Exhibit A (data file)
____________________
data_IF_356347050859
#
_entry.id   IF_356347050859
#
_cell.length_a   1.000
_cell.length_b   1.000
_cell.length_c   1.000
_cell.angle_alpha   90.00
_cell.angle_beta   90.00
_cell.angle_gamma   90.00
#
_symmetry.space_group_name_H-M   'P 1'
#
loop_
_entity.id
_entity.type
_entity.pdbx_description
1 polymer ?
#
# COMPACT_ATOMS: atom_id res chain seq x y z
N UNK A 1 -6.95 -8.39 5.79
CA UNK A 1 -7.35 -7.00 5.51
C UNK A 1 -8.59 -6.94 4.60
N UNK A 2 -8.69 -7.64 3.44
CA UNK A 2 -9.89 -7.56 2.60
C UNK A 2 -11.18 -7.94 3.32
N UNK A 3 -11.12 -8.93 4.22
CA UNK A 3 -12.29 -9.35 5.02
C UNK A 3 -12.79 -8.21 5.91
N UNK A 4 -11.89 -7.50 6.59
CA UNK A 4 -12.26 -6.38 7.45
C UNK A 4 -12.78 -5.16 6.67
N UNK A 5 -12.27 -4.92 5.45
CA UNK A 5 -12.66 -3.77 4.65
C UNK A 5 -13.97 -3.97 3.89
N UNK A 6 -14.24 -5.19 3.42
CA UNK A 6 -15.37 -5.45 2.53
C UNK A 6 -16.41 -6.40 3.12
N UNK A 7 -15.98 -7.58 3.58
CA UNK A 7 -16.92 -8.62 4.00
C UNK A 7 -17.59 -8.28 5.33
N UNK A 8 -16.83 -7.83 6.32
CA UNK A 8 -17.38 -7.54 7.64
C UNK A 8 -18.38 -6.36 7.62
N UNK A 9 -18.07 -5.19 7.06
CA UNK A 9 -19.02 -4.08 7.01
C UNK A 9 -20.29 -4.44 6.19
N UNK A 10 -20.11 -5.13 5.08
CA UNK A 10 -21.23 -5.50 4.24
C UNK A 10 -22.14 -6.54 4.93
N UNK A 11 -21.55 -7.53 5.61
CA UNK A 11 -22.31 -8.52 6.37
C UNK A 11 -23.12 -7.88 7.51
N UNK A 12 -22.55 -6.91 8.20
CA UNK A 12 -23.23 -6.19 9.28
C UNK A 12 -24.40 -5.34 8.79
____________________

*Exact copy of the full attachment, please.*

data_IF_356347050859
#
_entry.id   IF_356347050859
#
_cell.length_a   1.000
_cell.length_b   1.000
_cell.length_c   1.000
_cell.angle_alpha   90.00
_cell.angle_beta   90.00
_cell.angle_gamma   90.00
#
_symmetry.space_group_name_H-M   'P 1'
#
loop_
_entity.id
_entity.type
_entity.pdbx_description
1 polymer ?
#
# COMPACT_ATOMS: atom_id res chain seq x y z
N UNK A 1 -6.95 -8.39 5.79
CA UNK A 1 -7.35 -7.00 5.51
C UNK A 1 -8.59 -6.94 4.60
N UNK A 2 -8.69 -7.64 3.44
CA UNK A 2 -9.89 -7.56 2.60
C UNK A 2 -11.18 -7.94 3.32
N UNK A 3 -11.12 -8.93 4.22
CA UNK A 3 -12.29 -9.35 5.02
C UNK A 3 -12.79 -8.21 5.91
N UNK A 4 -11.89 -7.50 6.59
CA UNK A 4 -12.26 -6.38 7.45
C UNK A 4 -12.78 -5.16 6.67
N UNK A 5 -12.27 -4.92 5.45
CA UNK A 5 -12.66 -3.77 4.65
C UNK A 5 -13.97 -3.97 3.89
N UNK A 6 -14.24 -5.19 3.42
CA UNK A 6 -15.37 -5.45 2.53
C UNK A 6 -16.41 -6.40 3.12
N UNK A 7 -15.98 -7.58 3.58
CA UNK A 7 -16.92 -8.62 4.00
C UNK A 7 -17.59 -8.28 5.33
N UNK A 8 -16.83 -7.83 6.32
CA UNK A 8 -17.38 -7.54 7.64
C UNK A 8 -18.38 -6.36 7.62
N UNK A 9 -18.07 -5.19 7.06
CA UNK A 9 -19.02 -4.08 7.01
C UNK A 9 -20.29 -4.44 6.19
N UNK A 10 -20.11 -5.13 5.08
CA UNK A 10 -21.23 -5.50 4.24
C UNK A 10 -22.14 -6.54 4.93
N UNK A 11 -21.55 -7.53 5.61
CA UNK A 11 -22.31 -8.52 6.37
C UNK A 11 -23.12 -7.88 7.51
N UNK A 12 -22.55 -6.91 8.20
CA UNK A 12 -23.23 -6.19 9.28
C UNK A 12 -24.40 -5.34 8.79